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Masai Mara

"World famous for good reason as this is the most photogenic and iconic of all safari destinations!”

The Masai Mara and surrounds offers the African safari of popular imagination. Standing under a lonely desert date tree on the Mara plains and wondering at the wildlife around you, feels like being on a movie set, it’s just incredible! It is no wonder that ‘Big Cat Diaries’ and Disney’s ‘African Cats’ were filmed here.

The Masai Mara is located in the southwestern corner of Kenya. It is bordered by Tanzania to the south, the Loita Hills to the east and the 400m high Oloololo escarpment to the west. The Masai Mara National Reserve has two main rivers, the Mara and the Talek Rivers, that divide it into three sections. The National Reserve forms a small but significant part of the vast and unfenced Serengeti-Mara ecosystem.

The annual wildebeest migration takes place throughout the year across the Serengeti and the Mara in a generally clockwise direction, in a cycle that depends on rainfall and pastures. Every year around June or July large herds of wildebeest and zebra arrive from the Serengeti into the Mara in search of greener pastures. This is as a result of the ‘long rains’ that occur between March and May. The crocodile filled Mara and Talek rivers, need to be crossed to access these pastures and these river crossings are where the famous spectacle takes place!

The migration is dubbed one of the natural wonders of the world and is an awesome experience. However, its popularity has resulted in a huge increase in visitor numbers to the Mara.  It is not uncommon to have 50+ vehicles, including mini-vans, at the river crossings jostling for the best spot for THAT photo. To avoid this circus, we strongly recommend staying in one of the surrounding private conservancies rather than inside the Reserve during the peak travel period from June to October.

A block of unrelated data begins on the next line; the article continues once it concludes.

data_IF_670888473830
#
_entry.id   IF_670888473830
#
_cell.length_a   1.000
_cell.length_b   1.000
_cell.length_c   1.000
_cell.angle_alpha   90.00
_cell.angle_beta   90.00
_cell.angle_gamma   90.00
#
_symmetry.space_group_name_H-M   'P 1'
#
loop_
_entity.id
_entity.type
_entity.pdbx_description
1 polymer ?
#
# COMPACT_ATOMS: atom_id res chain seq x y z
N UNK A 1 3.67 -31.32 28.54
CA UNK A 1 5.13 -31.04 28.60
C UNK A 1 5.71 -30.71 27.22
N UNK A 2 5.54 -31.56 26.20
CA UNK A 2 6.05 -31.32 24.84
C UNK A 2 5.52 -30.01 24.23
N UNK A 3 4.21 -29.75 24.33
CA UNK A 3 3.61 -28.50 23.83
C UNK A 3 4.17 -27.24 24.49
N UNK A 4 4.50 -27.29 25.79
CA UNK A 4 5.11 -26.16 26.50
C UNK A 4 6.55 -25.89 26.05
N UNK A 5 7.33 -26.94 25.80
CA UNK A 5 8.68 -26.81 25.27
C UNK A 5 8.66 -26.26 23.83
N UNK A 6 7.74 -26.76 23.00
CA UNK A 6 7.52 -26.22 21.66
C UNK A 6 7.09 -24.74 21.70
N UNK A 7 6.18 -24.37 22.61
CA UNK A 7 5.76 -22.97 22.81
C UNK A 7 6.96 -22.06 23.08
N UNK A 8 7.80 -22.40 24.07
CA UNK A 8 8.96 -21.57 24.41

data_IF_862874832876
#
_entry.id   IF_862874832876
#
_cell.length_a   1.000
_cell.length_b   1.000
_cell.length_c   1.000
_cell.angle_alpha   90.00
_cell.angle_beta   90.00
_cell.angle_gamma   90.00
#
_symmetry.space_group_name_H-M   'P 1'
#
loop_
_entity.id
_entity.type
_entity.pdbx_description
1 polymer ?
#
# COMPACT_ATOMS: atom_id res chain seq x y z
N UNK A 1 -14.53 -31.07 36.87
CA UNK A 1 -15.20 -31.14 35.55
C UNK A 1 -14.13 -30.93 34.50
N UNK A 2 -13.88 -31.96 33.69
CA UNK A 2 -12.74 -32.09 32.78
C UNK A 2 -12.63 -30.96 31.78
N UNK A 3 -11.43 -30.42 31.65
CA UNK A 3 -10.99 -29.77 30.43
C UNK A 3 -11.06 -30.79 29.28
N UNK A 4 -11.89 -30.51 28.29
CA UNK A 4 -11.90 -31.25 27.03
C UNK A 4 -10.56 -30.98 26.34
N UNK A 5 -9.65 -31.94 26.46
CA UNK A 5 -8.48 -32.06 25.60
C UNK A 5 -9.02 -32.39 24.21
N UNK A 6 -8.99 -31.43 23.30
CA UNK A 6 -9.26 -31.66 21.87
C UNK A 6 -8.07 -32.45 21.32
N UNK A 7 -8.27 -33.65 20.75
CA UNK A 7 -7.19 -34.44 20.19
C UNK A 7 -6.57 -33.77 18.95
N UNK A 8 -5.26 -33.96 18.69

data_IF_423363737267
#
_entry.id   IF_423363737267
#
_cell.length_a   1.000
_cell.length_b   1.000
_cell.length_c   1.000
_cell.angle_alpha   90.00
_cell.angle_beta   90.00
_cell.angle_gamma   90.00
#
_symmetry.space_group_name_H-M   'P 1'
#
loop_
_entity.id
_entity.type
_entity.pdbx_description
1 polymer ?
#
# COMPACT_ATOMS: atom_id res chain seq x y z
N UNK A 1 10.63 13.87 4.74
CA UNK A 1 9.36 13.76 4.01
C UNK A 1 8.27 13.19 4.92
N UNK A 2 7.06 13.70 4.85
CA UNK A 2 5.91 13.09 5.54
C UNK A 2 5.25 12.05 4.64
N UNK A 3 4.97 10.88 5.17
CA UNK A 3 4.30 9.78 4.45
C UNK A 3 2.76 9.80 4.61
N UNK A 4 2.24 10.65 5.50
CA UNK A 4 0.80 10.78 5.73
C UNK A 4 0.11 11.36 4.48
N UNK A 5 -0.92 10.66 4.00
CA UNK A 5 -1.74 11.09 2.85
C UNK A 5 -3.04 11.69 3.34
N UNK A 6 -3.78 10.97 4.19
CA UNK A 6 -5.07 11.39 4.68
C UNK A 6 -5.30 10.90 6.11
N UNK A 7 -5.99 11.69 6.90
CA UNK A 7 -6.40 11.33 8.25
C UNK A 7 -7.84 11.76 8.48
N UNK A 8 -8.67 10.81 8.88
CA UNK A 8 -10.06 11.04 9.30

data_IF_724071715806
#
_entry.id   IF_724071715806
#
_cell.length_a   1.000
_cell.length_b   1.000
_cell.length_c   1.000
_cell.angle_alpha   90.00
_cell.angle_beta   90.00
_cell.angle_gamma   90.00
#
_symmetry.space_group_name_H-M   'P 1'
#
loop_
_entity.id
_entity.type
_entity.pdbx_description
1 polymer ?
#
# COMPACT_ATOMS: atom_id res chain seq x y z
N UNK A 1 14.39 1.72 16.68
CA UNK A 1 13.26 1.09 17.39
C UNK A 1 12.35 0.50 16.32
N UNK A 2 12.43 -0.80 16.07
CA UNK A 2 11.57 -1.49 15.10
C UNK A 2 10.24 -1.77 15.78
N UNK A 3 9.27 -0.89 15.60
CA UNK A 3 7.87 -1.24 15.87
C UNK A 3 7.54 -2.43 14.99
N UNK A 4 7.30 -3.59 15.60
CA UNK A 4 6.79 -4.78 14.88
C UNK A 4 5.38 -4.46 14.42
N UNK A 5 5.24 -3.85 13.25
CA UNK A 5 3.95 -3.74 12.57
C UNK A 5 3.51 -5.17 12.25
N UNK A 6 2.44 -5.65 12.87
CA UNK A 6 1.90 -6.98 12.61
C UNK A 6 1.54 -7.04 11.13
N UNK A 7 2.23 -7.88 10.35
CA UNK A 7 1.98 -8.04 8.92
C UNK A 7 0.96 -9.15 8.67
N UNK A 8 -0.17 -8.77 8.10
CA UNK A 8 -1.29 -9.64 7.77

Day visits to the river crossings are still possible, but trust us, escaping the crowds afterwards is even better! The migration is about far more than the river crossings. It’s relatively easy to have the spectacle of tens of thousands of animals spread out across the plains to yourself if you use the right operators and guides. Below is a summary of the various options.

The Masai Mara National Reserve

The National Reserve is around 1500 square kilometres. It consists mainly of rolling hills and grassy plains, divided into three main sections by the meandering Mara and Talek Rivers. The Mara River has only two bridges where vehicles can cross. The smaller Talek can be crossed by a vehicle at some points dependant on that year’s water levels and road conditions. The south-east of the Reserve close to the Tanzania border and along the Sand River is particularly scenic and worth exploring as it is also away from the crowds.

In the Mara, there is no fixed pattern for the migration and also no typical migration route. After crossing the Mara River in Tanzania and moving into the Mara, large herds continue north into the western section called the Mara Triangle. Many turn east and cross the Mara River again into the east of the reserve.  Large numbers of others continue north in and later cross the Mara and Talek Rivers at different points. These herds continue far north and east and spread out over the vast conservancies around the reserve. In the process, they cross the rivers many times looking for greener pastures driven by instinct and fear of predators.

Thus there is no one place for experiencing the migration and river crossings, but rather it is spread out over a large area and takes place over a number of months. It is possible to see the migration from most locations as long the visit is inside the migration months.

The migration remains an awesome experience but can be very busy. We recommend staying in the conservancies surrounding the National Reserve to avoid the crowds of visitors, or visiting outside of the migration season. The Mara is a very productive wildlife area all year round.

The Mara’s Private Conservancies